## Infinities and the Concept of Omnipotence

Posted by Michael Dickens on November 27, 2008

(This is an essay I wrote for school as a response for the first two chapters of *Mystery of the Aleph* by Georg Cantor. I ended up writing about omnipotence. I thought this was worth posting.)

Mystery of the Aleph: chapters aleph null and one

In the first chapter of The Mystery of the Aleph, it is described how Georg Cantor was working on the “continuum hypothesis” for the later years of his life. This hypothesis consisted of a single equation: 2^aleph null = aleph one. This problem, combined with a possible genetic disease, drove Cantor to insanity, and he was institutionalized many times.

The second chapter discusses Pythagoreans, and the first notions of infinity. The Pythagoreans discovered irrational numbers through the Pythagorean Theorem, and kept it a well-guarded secret. They practically went insane because of irrational numbers.

Later on, infinity was further explored and understood. The last sentence mentions that infinity was brought up in the medieval ages, in the form of religion. It is not elaborated, but it seems like this is referencing the supposed omnipotence of God. He is all-knowing and all-powerful, hence infinity.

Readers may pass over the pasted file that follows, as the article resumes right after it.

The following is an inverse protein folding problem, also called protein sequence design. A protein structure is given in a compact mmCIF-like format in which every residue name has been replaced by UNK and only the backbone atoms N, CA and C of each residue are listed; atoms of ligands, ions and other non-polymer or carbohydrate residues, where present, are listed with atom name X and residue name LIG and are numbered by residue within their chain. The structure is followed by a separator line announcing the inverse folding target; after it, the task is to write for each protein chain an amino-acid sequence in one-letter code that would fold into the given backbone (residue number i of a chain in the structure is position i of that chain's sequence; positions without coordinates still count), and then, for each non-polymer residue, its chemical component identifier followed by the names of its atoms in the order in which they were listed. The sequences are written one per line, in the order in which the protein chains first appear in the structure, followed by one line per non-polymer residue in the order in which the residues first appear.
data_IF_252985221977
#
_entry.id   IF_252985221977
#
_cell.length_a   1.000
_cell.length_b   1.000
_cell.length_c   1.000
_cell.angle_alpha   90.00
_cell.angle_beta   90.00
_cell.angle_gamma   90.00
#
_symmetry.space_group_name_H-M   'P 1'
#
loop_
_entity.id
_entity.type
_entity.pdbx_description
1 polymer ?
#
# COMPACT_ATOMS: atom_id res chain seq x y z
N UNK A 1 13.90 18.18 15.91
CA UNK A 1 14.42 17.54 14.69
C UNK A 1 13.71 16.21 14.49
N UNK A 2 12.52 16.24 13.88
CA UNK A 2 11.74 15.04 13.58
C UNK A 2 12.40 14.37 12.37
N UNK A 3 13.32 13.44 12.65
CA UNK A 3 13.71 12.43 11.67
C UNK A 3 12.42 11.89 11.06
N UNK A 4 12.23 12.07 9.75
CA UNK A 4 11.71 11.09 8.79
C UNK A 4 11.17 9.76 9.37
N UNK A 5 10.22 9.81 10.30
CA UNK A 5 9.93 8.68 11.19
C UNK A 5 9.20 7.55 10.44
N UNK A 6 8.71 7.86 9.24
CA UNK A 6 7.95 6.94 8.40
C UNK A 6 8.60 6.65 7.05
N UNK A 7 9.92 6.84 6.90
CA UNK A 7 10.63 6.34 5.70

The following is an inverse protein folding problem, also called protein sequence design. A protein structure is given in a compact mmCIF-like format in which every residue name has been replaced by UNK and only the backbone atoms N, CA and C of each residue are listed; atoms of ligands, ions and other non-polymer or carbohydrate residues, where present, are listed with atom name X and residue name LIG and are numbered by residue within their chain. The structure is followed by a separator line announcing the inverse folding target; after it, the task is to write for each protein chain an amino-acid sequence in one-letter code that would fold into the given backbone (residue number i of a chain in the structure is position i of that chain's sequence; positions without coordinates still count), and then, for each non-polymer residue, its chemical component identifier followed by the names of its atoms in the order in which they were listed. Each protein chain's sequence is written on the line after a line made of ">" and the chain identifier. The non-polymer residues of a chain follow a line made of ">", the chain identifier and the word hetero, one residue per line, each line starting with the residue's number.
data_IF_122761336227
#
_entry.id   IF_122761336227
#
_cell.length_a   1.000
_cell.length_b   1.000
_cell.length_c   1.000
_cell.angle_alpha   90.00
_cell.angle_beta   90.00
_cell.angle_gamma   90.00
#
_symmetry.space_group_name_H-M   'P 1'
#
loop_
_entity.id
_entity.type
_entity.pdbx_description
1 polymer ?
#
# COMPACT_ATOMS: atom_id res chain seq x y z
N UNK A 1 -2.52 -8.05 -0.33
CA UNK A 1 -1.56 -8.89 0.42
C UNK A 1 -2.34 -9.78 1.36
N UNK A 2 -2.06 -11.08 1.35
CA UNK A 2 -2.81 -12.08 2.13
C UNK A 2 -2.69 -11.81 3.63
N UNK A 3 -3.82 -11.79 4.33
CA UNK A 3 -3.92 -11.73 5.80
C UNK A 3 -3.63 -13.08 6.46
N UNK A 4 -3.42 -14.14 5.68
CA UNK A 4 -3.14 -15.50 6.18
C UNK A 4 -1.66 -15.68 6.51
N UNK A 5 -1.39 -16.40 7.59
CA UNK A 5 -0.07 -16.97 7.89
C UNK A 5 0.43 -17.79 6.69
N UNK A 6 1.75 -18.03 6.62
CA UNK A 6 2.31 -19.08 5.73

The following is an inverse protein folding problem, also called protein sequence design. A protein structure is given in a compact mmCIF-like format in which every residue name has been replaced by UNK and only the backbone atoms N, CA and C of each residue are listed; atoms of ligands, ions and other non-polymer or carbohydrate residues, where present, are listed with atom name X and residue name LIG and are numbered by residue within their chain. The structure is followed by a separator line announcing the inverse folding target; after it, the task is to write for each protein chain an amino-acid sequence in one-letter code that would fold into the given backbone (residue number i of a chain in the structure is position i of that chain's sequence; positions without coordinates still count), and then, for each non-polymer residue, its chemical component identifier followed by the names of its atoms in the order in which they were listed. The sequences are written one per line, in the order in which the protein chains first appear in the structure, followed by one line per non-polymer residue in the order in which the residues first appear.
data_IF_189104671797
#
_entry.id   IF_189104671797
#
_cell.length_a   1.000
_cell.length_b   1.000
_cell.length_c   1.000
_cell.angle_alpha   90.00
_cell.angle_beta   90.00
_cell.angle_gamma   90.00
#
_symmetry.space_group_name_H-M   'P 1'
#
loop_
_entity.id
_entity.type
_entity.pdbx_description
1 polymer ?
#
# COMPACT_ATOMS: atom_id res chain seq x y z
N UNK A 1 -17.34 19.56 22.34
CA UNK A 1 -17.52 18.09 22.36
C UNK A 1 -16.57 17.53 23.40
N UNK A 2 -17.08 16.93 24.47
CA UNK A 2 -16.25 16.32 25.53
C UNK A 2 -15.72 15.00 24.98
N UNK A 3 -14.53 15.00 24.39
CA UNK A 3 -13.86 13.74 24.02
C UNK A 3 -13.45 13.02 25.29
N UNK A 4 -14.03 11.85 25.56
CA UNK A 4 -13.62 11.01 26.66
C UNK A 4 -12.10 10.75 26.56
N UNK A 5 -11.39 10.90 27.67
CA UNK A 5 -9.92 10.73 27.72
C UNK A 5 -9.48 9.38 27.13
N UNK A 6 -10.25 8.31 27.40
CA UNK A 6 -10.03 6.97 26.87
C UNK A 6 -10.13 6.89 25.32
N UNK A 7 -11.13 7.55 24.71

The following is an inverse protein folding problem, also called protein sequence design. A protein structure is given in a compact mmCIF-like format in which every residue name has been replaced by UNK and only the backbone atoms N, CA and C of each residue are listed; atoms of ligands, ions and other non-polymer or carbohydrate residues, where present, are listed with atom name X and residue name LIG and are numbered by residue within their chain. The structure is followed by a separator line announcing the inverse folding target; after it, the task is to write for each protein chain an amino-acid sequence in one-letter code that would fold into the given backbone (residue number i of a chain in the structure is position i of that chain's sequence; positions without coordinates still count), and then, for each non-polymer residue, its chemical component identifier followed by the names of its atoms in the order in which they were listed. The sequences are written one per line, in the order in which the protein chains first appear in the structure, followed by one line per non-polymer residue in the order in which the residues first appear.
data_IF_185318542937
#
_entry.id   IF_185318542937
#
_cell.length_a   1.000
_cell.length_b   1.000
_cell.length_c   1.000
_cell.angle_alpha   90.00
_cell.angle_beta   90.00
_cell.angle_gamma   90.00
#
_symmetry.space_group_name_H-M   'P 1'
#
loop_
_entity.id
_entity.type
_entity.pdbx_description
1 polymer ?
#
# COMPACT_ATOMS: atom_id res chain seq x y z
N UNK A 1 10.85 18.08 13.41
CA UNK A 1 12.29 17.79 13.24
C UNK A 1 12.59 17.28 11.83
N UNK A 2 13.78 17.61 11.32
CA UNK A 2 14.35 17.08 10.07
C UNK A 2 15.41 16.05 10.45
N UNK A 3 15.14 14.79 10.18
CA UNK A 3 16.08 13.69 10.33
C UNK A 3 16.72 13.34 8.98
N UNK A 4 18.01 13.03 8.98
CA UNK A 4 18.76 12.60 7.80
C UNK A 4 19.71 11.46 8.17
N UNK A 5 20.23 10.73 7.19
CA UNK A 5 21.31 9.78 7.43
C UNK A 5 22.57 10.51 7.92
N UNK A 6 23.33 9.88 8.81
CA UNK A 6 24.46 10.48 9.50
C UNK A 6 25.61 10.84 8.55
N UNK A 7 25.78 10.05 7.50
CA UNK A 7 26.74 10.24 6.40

This led me to think of a joke question: can God make a rock so big that he himself cannot lift it? I began to ponder the true meaning of this. What this really is is infinity minus infinity. The rock weighs X, and God’s strength is Y. So if X – Y is greater than one, He cannot lift it. And if X – Y is zero or less, he can lift it. So that raises the question, what is infinity minus infinity? A little bit of research turned up two possible answers: either it’s zero or it’s undefined. So that means either God can lift it, or we don’t know. But is that really true? If your strength is Y and an object weighs X and X = Y, wouldn’t that mean that you can lift it, but it takes an infinite amount of time? This is truly a difficult question that there is to straight answer to. Here’s the straight answer: it is not logically possible, much less physically so, to be all powerful.

## Phynnboi said

“…can God make a rock so big that he himself cannot lift it?”

What if God splits into two versions of himself, one unable to lift the rock and the other able to do so, and the two versions are able to coalesce at will? More generally, what if God is non-deterministic and can therefore be in multiple states at once through some mechanism?

## mtgap said

Well yes. You can always say that God does not follow the rules of logic as we know them.

But I think that’s still flawed. The definition of all-powerful follows the rules of logic. So to be all-powerful as defined by logic, you must follow the rules of logic. (Does my logic work?)